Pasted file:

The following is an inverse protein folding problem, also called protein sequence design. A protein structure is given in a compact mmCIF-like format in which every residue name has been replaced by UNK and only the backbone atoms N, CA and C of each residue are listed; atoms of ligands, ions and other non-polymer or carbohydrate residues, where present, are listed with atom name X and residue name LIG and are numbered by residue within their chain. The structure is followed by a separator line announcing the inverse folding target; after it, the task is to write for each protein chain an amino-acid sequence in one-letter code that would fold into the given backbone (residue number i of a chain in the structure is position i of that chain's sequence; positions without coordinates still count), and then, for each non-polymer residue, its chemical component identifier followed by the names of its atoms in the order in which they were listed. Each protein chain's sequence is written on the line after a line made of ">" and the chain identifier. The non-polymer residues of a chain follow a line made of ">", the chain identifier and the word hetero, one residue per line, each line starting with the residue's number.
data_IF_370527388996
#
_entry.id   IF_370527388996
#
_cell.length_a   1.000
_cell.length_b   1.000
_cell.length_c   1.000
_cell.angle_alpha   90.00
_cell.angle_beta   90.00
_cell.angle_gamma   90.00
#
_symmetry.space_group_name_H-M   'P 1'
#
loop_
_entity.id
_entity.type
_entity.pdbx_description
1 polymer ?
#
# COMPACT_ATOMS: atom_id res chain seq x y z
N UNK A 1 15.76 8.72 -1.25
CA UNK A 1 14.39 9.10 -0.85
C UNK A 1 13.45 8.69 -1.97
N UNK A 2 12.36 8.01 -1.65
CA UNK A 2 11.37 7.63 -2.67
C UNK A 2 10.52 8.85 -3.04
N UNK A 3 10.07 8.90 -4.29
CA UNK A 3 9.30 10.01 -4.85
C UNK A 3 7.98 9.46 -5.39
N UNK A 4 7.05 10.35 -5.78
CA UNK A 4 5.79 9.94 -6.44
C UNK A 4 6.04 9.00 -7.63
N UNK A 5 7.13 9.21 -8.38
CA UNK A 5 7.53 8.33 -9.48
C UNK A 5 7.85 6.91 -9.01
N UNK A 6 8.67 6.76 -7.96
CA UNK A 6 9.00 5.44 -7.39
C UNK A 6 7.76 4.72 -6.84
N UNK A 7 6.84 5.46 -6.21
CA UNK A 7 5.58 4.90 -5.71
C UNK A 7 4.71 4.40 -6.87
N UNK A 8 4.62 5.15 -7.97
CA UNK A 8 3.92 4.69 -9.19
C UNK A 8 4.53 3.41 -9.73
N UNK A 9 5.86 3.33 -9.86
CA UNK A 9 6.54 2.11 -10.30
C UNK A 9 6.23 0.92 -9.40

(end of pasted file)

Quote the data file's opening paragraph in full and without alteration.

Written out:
The following is an inverse protein folding problem, also called protein sequence design. A protein structure is given in a compact mmCIF-like format in which every residue name has been replaced by UNK and only the backbone atoms N, CA and C of each residue are listed; atoms of ligands, ions and other non-polymer or carbohydrate residues, where present, are listed with atom name X and residue name LIG and are numbered by residue within their chain. The structure is followed by a separator line announcing the inverse folding target; after it, the task is to write for each protein chain an amino-acid sequence in one-letter code that would fold into the given backbone (residue number i of a chain in the structure is position i of that chain's sequence; positions without coordinates still count), and then, for each non-polymer residue, its chemical component identifier followed by the names of its atoms in the order in which they were listed. Each protein chain's sequence is written on the line after a line made of ">" and the chain identifier. The non-polymer residues of a chain follow a line made of ">", the chain identifier and the word hetero, one residue per line, each line starting with the residue's number.